Category Information
Evaluation data Service utilization data
Measures Number of transgender and non-binary people with HIV receiving clinical and supportive services
  • The number of transgender and non-binary people with HIV who accessed primary care increased from 96 in 2012, to 236 in 2016, and 443 in 2021.
  • The number of transgender women of color with HIV who accessed primary care increased from 62 in 2012, to 147 in 2016, and 295 in 2021.
  • The number of transgender and non-binary people with HIV who received hormones increased from 47 in 2012, to 176 in 2016, and 601 in 2021.
  • The number of transgender women of color with HIV who received hormones increased from 45 in 2012, to 123 in 2016, and 476 in 2021.
  • After Hours visits increased from 121 in 2014 to 454 in 2016.
  • The number of transgender and non-binary people who accessed primary care increased from 1116 in 2012, to 3280 in 2016, and 6190 in 2021.

Source: The SPNS Transgender Women of Color Initiative Interventions Manual (for 2012-2016 data), and communication with Howard Brown (for 2021 data)

“…the implementation of After Hours, in combination with the in-house initiatives, created a repeating cycle of deepening community trust and continually improving affirmative care.”

Planning & Implementation

Community feedback and system-wide review. Although Howard Brown is considered a national leader in the provision of LGBTQ+ services, staff recognized that there were opportunities for improvement in their approach to delivering services to the transgender and non-binary community. Community members told staff that services were not always delivered in sensitive or respectful ways. In response to this feedback, Howard Brown embarked on a comprehensive, system-wide review to pinpoint opportunities for improving its provision of care and services to the transgender and non-binary community and its affirmative and respectful treatment of transgender and non-binary staff. Initiatives included developing an agency-wide training on gender-affirming language, hiring more diverse staff, and placing these services at the forefront of Howard Brown’s mission and vision. Transgender and non-binary community members contributed to this review, and services and institutional policies were adjusted to better meet the community’s needs.

Expanded staff recruitment and hiring. During implementation of the intervention, Howard Brown expanded and modified staffing for outreach, clinical, and supportive services, recruiting an increasingly diverse staff that more closely represented the community they served. This included transgender women and transgender men, and Spanish-speaking staff that could better engage with the Hispanic/Latina(o/x) community.

Staffing. Several key staff supported intervention activities. The After Hours drop-in clinic was staffed by four primary care providers, a behavioral health provider, a nurse and two medical assistants, a benefits navigator, a transgender and non-binary health manager, three transgender and non-binary health staff, and community volunteers. A team of three outreach workers led all outreach activities, and support groups were facilitated by a combination of staff and volunteers.

“The agency made an inaccurate assumption that because we provided care that was more trans affirmative than other places, the care we provided was already excellent and as trans affirmative as it needed to be.”

  • Howard Brown created the After Hours drop-in clinic to include a full range of primary care and behavioral health services rather than positioning it as a program with limited, stereotypical population-specific care options. The drop-in clinic was also presented to staff as a structured clinical shift rather than as an optional volunteer rotation. Full integration of gender-affirming services into clinic operations supports quality and consistency of care, sustainability, and acceptance. 
  • Equipping staff with the skills they need to fully serve the transgender and non-binary community also helped sustain the initiative. Gender-affirming training should become part of standard onboarding and staff training for all employees, regardless of their role.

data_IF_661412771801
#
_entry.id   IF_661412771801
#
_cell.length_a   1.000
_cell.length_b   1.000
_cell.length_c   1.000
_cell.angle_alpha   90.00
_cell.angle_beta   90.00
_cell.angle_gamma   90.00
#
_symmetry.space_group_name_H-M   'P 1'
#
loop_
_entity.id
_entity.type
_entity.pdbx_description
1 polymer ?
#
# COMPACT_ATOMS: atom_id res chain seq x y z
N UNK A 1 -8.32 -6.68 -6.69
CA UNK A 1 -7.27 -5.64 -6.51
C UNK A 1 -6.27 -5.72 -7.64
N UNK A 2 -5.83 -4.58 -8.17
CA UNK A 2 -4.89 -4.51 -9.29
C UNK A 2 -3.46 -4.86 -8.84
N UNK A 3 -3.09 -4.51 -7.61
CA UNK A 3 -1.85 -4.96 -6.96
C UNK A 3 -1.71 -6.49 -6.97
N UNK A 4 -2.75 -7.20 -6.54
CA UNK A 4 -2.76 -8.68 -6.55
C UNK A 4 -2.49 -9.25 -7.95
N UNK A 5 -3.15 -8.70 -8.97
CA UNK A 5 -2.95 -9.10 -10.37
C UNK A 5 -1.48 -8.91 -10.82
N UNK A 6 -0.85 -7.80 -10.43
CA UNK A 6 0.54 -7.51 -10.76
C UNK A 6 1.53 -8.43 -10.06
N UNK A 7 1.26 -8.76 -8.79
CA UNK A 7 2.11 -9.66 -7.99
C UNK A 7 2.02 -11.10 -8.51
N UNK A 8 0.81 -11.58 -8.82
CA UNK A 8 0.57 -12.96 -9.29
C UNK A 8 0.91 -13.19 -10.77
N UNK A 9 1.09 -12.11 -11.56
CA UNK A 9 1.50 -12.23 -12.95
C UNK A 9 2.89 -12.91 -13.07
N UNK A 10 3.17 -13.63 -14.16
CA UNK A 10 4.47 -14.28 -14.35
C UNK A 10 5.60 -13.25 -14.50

• The drop-in clinic, support groups, and organizational initiatives were so successful that Howard Brown continued them for years after grant funding with transgender and non-binary services being expanded to include gender-affirming surgical navigation. The drop-in clinic and support groups were interrupted by COVID-19; Howard Brown is currently exploring how to restart them.
  • Many of the services provided as part of the intervention, including targeted outreach, testing, linkage to and provision of clinical care and supportive service for people with HIV, are allowable uses of RWHAP funding.

“Throughout the project, the team kept a list of lessons learned. Lessons that were hard won in the early years of the project became second nature as our workflow, staffing and program structures evolved.”

Lessons Learned
  • Leadership support was critical to the success of the initiative at Howard Brown. Leaders were actively involved in the development and implementation of transgender and non-binary services and their visible support of the programming as a priority encouraged broader agency support and investment. 
  • Representation matters. Howard Brown hired transgender and non-binary staff to facilitate and support program activities. Hiring representative staff who are known and respected in the community can help establish trust and engage transgender and non-binary communities and participants. A diverse staff with a range of gender identities projects an environment of trust and safety to the transgender and non-binary community. 
  • Transgender and non-binary staff engaged in significant emotional labor when developing community trust and creating a bridge between the community and Howard Brown, especially as Howard Brown was better understanding and addressing gaps in the care it was offering.
  • It is important to assess organizational readiness in honest and transparent ways. Howard Brown took a series of intentional steps to evaluate and improve its capacity for providing respectful and competent gender-affirming services to the community.

“Most systems, even systems that consider themselves affirmative, have a fair amount of agency evolution and growth that must occur before outreach staff will be able to authentically represent your services as truly affirmative in the transgender community.”

Howard Brown Health
Kelly Ducheney, PsyD
Senior Advisor, Education and Clinical Practice

We'd like your feedback

Was this page helpful?
I found this page helpful because the content on the page:
Check all that apply
I did not find this page helpful because the content on the page:
Check all that apply
Please include an email address if you would like a response
Please include an email address if you would like a response
Did you use this approach in your work?
Not yet because
If no, why not?